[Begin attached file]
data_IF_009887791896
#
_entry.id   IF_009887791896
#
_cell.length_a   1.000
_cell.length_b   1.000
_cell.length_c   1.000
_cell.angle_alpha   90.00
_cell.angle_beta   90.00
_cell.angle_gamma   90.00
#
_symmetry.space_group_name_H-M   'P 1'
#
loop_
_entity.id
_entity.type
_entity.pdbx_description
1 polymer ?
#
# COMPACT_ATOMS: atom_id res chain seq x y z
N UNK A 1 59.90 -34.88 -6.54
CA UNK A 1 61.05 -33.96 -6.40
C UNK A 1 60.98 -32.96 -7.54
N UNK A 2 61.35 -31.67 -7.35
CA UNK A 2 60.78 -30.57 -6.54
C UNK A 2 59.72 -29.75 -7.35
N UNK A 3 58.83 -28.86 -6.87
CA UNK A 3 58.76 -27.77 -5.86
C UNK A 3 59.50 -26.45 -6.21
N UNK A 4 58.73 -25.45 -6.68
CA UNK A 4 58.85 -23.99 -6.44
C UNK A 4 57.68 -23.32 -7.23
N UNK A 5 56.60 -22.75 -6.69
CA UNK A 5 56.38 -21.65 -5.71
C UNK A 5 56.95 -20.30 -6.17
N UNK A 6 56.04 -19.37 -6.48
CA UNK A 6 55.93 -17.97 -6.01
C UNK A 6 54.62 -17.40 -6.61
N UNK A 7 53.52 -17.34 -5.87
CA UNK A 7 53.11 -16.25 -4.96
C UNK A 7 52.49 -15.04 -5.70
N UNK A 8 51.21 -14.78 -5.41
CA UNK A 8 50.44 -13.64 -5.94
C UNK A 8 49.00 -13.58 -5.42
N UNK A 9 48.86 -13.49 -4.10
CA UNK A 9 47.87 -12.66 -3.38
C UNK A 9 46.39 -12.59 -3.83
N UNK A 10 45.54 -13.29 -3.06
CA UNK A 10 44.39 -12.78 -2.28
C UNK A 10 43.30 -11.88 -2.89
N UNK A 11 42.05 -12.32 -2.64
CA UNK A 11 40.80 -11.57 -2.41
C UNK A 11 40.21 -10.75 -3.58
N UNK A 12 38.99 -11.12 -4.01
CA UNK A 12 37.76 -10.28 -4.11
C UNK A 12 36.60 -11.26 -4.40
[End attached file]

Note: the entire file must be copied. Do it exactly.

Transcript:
data_IF_009887791896
#
_entry.id   IF_009887791896
#
_cell.length_a   1.000
_cell.length_b   1.000
_cell.length_c   1.000
_cell.angle_alpha   90.00
_cell.angle_beta   90.00
_cell.angle_gamma   90.00
#
_symmetry.space_group_name_H-M   'P 1'
#
loop_
_entity.id
_entity.type
_entity.pdbx_description
1 polymer ?
#
# COMPACT_ATOMS: atom_id res chain seq x y z
N UNK A 1 59.90 -34.88 -6.54
CA UNK A 1 61.05 -33.96 -6.40
C UNK A 1 60.98 -32.96 -7.54
N UNK A 2 61.35 -31.67 -7.35
CA UNK A 2 60.78 -30.57 -6.54
C UNK A 2 59.72 -29.75 -7.35
N UNK A 3 58.83 -28.86 -6.87
CA UNK A 3 58.76 -27.77 -5.86
C UNK A 3 59.50 -26.45 -6.21
N UNK A 4 58.73 -25.45 -6.68
CA UNK A 4 58.85 -23.99 -6.44
C UNK A 4 57.68 -23.32 -7.23
N UNK A 5 56.60 -22.75 -6.69
CA UNK A 5 56.38 -21.65 -5.71
C UNK A 5 56.95 -20.30 -6.17
N UNK A 6 56.04 -19.37 -6.48
CA UNK A 6 55.93 -17.97 -6.01
C UNK A 6 54.62 -17.40 -6.61
N UNK A 7 53.52 -17.34 -5.87
CA UNK A 7 53.11 -16.25 -4.96
C UNK A 7 52.49 -15.04 -5.70
N UNK A 8 51.21 -14.78 -5.41
CA UNK A 8 50.44 -13.64 -5.94
C UNK A 8 49.00 -13.58 -5.42
N UNK A 9 48.86 -13.49 -4.10
CA UNK A 9 47.87 -12.66 -3.38
C UNK A 9 46.39 -12.59 -3.83
N UNK A 10 45.54 -13.29 -3.06
CA UNK A 10 44.39 -12.78 -2.28
C UNK A 10 43.30 -11.88 -2.89
N UNK A 11 42.05 -12.32 -2.64
CA UNK A 11 40.80 -11.57 -2.41
C UNK A 11 40.21 -10.75 -3.58
N UNK A 12 38.99 -11.12 -4.01
CA UNK A 12 37.76 -10.28 -4.11
C UNK A 12 36.60 -11.26 -4.40